Martha Ballard

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Martha Ballard
Born
Martha Moore

1735
DiedMay 1812
NationalityAmerican
OccupationMidwife, healer, mortician
Known forDiary with 10,000 entries kept over 27 years
Spouse(s)Ephraim Ballard (m. 19 December 1754)
ChildrenCyrus (1756), Lucy (1758), Martha (1761-1769), Jonathan (1763), Triphene (1765-1769), Dorothy (1767-1769), Hannah (1769), Dolly (1772), and Ephraim Jr. (1779).[1]
Parent(s)Elijah and Doratha Moore
RelativesClara Barton

Martha Moore Ballard (1735 – May 1812) was an American midwife and healer. Unusually for the time, Ballard kept a diary with thousands of entries over nearly three decades, which has provided historians with invaluable insight into frontier-women's lives.[2] Ballard was made famous by the publication of A Midwife's Tale: The Life of Martha Ballard based on her diary, 1785–1812 by historian Laurel Thatcher Ulrich in 1990.[3]

Life[edit]

Martha Moore was born in Oxford, Province of Massachusetts on the 9th of February 1735, to the family of Elijah Moore and Dorothy Learned Moore.[4] Nothing is known about her childhood and education, but it is known that her family had medical links; her uncle Abijah Moore and brother-in-law Stephen Barton were physicians.[5] She married Ephraim Ballard in 1754.[6] The couple had nine children between 1756 and 1779, but lost three of them to a diphtheria epidemic in Oxford between June 17 and July 5, 1769.[1]

Ballard delivered 816 babies over the 27 years that she wrote her diary and was present at more than 1,000 births; the mortality rates of infants and mothers that she visited were ordinary for the United States before the 1940s.[5] Her diary also recorded her administering medicines and remedies, which she made herself mostly from local plants and occasionally from ingredients bought from a local physician.[5] Ballard was sometimes called to observe autopsies and recorded 85 instances of what she called "desections" in her diary.[4] She also took testimonies from unwed mothers that was used in paternity suits. She testified in 1789 in a high-profile case of a judge accused of raping a minister's wife.[5] In addition to her medical and judicial responsibilities, Ballard frequently carried out tasks such as trading, weaving, and social visits.[1] She and her family experienced difficult times during 1803–1804, when her husband was imprisoned for debt and her son was indicted for fraud.[7] Ballard's obituary was published on June 9, 1812 in the American Advocate and simply stated:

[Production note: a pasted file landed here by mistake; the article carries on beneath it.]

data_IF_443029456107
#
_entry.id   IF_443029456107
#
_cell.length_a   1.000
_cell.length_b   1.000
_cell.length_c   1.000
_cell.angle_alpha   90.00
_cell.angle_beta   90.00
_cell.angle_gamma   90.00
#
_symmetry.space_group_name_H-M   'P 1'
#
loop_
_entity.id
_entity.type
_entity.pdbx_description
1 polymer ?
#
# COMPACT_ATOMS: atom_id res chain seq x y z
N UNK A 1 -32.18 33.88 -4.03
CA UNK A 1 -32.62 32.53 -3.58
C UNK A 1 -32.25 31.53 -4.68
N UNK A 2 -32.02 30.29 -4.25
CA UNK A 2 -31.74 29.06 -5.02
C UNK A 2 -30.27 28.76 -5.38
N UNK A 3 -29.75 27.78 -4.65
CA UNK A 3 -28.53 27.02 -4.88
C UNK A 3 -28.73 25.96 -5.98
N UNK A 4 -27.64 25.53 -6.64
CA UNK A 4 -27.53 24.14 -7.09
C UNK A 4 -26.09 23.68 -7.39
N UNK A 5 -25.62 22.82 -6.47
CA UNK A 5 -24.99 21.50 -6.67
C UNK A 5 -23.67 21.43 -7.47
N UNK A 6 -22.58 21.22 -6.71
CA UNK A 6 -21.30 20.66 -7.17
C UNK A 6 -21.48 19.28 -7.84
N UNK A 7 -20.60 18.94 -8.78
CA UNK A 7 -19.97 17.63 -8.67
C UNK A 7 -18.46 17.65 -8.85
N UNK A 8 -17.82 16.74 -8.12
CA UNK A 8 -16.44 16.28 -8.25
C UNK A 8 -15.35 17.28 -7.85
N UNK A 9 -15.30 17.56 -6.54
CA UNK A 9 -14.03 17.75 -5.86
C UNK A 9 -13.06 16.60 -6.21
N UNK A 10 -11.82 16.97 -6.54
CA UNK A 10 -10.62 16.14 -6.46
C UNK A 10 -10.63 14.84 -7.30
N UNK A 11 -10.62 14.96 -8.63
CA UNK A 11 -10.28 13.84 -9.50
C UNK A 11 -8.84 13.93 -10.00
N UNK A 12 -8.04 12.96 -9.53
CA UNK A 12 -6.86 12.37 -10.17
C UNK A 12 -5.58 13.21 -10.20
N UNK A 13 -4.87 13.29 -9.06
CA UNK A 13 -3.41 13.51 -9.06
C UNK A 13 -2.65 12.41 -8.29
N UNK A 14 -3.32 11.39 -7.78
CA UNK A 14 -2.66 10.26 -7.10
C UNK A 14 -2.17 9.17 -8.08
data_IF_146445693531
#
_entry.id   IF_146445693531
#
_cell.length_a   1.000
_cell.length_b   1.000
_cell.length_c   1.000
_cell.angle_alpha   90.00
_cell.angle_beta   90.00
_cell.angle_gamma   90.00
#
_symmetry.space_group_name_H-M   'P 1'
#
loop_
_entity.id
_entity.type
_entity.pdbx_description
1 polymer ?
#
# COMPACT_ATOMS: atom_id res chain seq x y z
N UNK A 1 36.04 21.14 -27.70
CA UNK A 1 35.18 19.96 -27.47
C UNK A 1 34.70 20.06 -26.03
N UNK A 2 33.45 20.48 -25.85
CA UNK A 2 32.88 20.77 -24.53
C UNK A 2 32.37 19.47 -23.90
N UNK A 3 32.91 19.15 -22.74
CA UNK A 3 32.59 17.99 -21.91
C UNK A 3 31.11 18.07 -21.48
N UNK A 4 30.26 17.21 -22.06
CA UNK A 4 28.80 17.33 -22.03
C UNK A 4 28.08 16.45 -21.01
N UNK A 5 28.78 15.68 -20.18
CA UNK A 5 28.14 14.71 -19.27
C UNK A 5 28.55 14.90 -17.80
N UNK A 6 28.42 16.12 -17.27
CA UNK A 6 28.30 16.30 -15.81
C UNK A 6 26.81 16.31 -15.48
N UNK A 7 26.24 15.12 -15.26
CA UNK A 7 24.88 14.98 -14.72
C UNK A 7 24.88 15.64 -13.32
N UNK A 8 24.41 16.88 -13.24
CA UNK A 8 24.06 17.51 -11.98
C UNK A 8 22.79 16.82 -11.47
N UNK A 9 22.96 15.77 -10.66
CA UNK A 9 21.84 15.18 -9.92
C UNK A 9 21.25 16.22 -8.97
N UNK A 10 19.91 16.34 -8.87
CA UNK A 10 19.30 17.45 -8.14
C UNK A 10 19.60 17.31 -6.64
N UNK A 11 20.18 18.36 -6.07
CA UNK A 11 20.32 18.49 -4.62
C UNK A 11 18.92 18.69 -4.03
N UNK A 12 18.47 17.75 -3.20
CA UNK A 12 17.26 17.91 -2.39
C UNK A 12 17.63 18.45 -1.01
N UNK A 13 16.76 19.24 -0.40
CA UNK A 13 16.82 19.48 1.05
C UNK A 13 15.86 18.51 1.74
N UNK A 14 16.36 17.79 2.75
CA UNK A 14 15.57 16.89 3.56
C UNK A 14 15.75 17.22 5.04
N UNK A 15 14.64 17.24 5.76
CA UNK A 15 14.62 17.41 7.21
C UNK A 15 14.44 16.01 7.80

Died in Augusta, Mrs Martha, consort of Mr Ephraim Ballard, aged 77 years.[6]

Ballard was related to Clara Barton, known for her American Civil War work and for founding the American Red Cross.[5] Clara was the granddaughter of Ballard's sister, Dorothy Barton.

Ballard's Diary[edit]

From when she was 50 (1785) until her death in 1812, Martha Ballard kept a diary that recorded her work and domestic life in Hallowell on the Kennebec River, District of Maine.[6] The log of daily events, written with a quill pen and homemade ink, records numerous babies delivered and illnesses treated as she travelled by horse or canoe around the Massachusetts frontier in what is today the state of Maine. For 27 years, she wrote in the diary daily, often by candlelight when her family had gone to bed.[6]

The diary consists of more than 1,400 pages, with entries that start with the weather and the time. Many of her early records are short and choppy, but her later entries are longer and detailed.[6] Her writing illustrates struggles and tragedies within her own family and local crimes and scandals. One includes the comment that children in New England are allowed to choose their romantic interest if they were in the same economic class, rare for the time.[6] Many of the people mentioned in the diary do not appear on official records, such as censuses or deeds and probate, and so the diary helps to provide insight into the lives of ordinary people who might otherwise have remained invisible.[6] Because of the scale of the diary, scholars have been able to use digital tools to mine it for information. Such studies have revealed, for instance, that because Ballard's deliveries spike significantly between February and April, her neighbours are most likely to be having sex between May and July.[7]